Marlins Season Preview: Best Case Scenario for Dee Gordon


Going into the off-season, second base was pretty low on the Miami Marlins wish list on places they felt they needed to upgrade at. The team made is clear that upgrades at first base and in the rotation were more important than a potential upgrade at second.

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It seemed like the team would be content going into spring training letting Enrique Hernandez and Donovan Solano compete for the second base job. That was until Dee Gordon came into the picture.

I have been pretty critical of the Dee Gordon trade, as I still feel the Marlins ended up giving away too much for a one tool player. That doesn’t mean I was against acquiring Dee Gordon altogether.

Gordon last season had a spectacular first half for the Dodgers, in his first full season as their starting second baseman.

He posted a .292/.344/.398 slash line with 113 wRC+. He stole 43 of his 64 bases in the first half and was caught just 9 times, a staggering 83% rate. Dee also walked in almost 7% of his plate appearances and struck out just 15% of the time. He collected 23 extra base hits in the first half.

In the second half, the wheels fell off for Dee. His .284/.300/.348 slash line with a 84 wRC+ was well below league average. He was just 21-of-31 in stolen bases, a less than stellar 68% in the second half. A walk rate of less than 2% made his batting average an empty number and collected just 13 extra base hits. Dee Gordon also saw his strikeout percentage rise to over 18%.

The silver lining, Gordon played a career of 148 games and posted a consistent BABIP number. His BABIP in the first half of the season was .344 and .348 in the second half.

If he can walk a bit more, he has a slight chance of keeping up his BABIP numbers from a season ago. That would certainly aid him in keeping a high average and a decent on base percentage. Both of those would lead to more opportunists for him to do what he does best, wreak havoc on bases.

Of all the projections for Dee Gordon, ZiPS projects him to be the best next year.

ZiPS Projection: .281/.326/.357, 92 wRC+, 1.7 zWAR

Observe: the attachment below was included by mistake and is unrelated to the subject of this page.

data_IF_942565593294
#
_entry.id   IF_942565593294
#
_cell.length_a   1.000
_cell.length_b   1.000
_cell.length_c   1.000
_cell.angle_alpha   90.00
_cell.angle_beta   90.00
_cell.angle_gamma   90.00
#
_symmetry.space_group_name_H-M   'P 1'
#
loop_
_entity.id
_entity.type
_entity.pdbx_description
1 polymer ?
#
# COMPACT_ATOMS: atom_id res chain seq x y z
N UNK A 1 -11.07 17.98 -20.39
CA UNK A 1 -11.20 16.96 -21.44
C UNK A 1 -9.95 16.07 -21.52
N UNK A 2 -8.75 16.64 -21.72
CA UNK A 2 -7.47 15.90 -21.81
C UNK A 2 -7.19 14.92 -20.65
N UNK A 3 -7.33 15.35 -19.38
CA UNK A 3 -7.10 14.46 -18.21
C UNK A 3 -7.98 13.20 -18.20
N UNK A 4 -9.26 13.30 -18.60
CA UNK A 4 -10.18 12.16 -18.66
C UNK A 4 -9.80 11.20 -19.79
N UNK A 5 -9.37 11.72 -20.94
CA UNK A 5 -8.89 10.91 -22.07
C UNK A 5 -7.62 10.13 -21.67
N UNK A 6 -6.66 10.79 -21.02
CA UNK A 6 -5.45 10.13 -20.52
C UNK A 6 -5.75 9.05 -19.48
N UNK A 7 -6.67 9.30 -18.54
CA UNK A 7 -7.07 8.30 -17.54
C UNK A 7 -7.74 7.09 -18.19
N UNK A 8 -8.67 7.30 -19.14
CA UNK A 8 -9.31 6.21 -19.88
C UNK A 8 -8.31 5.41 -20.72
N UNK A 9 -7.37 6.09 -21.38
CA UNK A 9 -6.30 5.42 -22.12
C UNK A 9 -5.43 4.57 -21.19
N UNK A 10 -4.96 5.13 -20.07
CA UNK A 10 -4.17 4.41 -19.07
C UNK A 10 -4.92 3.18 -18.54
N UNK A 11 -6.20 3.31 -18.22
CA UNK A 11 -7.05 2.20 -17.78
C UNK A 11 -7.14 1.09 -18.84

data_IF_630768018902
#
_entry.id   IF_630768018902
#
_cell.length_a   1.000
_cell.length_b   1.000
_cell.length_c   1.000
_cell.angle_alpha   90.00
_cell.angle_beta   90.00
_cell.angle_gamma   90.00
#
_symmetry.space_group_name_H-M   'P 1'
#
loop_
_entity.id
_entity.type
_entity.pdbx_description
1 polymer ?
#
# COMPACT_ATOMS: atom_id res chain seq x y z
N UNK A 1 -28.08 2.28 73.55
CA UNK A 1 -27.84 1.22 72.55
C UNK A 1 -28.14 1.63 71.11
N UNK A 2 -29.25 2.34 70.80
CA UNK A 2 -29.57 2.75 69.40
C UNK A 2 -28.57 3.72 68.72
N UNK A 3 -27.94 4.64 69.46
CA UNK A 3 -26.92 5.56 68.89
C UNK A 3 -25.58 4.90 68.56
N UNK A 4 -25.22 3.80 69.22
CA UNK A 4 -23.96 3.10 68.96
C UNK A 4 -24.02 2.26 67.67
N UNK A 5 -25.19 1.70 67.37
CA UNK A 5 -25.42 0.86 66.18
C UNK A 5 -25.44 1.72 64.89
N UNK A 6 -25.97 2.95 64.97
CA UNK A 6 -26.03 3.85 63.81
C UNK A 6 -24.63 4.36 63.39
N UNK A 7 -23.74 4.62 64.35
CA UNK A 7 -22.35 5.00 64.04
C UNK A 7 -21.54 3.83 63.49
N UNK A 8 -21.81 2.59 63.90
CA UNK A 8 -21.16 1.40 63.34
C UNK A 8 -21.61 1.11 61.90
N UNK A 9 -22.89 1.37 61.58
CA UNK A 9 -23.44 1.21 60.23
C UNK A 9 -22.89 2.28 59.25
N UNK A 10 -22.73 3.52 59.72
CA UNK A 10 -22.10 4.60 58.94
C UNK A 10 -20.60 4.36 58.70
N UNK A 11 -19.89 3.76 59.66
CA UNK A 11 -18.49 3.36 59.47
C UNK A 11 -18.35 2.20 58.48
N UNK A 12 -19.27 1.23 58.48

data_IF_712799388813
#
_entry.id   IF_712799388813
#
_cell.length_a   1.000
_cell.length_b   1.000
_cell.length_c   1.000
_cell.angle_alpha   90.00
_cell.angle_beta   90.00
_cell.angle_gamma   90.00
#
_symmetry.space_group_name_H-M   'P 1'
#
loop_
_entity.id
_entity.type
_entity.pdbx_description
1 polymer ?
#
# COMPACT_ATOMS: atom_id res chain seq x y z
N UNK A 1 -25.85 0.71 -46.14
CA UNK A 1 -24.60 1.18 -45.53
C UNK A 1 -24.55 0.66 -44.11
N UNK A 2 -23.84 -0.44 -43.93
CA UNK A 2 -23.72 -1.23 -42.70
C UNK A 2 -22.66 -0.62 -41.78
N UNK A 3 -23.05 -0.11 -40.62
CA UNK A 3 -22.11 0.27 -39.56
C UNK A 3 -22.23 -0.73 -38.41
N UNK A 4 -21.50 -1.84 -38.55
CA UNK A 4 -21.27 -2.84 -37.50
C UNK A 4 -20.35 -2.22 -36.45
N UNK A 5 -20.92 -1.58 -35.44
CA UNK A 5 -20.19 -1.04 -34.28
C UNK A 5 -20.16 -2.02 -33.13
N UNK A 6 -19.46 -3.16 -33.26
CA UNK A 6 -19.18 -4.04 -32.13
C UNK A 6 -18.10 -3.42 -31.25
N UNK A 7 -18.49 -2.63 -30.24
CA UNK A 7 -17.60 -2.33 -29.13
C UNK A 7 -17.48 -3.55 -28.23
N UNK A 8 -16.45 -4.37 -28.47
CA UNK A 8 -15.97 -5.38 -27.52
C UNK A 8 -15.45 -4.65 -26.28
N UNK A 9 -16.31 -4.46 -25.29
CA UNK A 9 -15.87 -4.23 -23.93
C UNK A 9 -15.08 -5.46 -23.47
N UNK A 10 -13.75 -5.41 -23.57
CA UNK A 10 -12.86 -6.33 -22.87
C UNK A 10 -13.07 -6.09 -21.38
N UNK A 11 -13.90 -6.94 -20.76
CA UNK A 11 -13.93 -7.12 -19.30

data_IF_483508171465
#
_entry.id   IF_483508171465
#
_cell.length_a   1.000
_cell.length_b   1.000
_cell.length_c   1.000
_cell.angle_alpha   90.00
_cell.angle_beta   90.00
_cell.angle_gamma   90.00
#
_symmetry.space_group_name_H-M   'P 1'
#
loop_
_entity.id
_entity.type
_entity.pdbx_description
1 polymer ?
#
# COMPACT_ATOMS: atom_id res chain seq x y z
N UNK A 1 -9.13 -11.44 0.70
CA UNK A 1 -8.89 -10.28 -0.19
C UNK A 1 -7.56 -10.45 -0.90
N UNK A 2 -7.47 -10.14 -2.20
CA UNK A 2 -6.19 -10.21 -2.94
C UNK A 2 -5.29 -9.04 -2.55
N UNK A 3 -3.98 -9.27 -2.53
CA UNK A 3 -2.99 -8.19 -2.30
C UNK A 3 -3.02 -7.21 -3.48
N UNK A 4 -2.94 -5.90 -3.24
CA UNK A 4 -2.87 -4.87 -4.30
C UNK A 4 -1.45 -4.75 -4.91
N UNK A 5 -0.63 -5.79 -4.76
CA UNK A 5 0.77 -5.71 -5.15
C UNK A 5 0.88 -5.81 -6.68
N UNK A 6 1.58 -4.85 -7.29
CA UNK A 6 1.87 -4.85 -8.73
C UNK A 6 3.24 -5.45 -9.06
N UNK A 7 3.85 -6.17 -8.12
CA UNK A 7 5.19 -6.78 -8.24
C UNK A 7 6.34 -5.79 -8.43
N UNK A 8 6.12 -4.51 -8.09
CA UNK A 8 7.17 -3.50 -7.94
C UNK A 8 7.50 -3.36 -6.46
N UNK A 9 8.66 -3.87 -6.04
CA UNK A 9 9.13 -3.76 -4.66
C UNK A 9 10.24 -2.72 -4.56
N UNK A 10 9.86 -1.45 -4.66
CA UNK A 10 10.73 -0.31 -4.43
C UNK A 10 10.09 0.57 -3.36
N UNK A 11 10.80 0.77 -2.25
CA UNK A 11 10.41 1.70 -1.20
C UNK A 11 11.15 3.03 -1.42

2014 Slash Line: .289/.329/.378, 101 wRC+, 3.1 fWAR

ZiPS also has Dee Gordon walking at a more respectable level, around the 6% mark, which is still below league average, but better than the 4.8% he posted last season. It also has Gordon posting a .339 BABIP and stealing 50 bases, the best marks of the three projection systems.

The best case scenario for the Marlins and Dee Gordon would be for Gordon to become a Pierre-lite player , as Dillon Murrell pointed out in his post on Sunday.

"So there are a number of similarities, but Gordon is more of a Pierre-lite if anything. He doesn’t have the same contact ability that Pierre had and doesn’t offer the same defensive contributions (at least for now). Gordon appears to have a slight edge in the baserunning department, but Pierre features a more complete package. Maybe the Marlins make a move that ends up bumping Gordon to the outfield, where he’ll have more value.For now, expecting Dee Gordon to be Juan Pierre just isn’t a reasonable expectation."

If Gordon can deliver a slash line similar to what ZiPS projects and he plays closer to the 650 plate appearances he made last season, he’ll be a little better than a league average player for the upcoming season. That would be a major improvement over what the Marlins got from second base last season.

Dee Gordon is a decent player and most Marlins fans will admit he will be somebody they’ll enjoy to watch this upcoming season.

The problem surrounding Dee Gordon now and in the future will always be the price tag the Marlins paid to acquire his services. Andrew Heaney for Dee Gordon straight up would have been a bad trade for the Marlins, but they ended up trading two prospects and a decent relief arm for Gordon and a pitcher whose best days are well behind him.

Next: Best Case Scenario: Michael Morse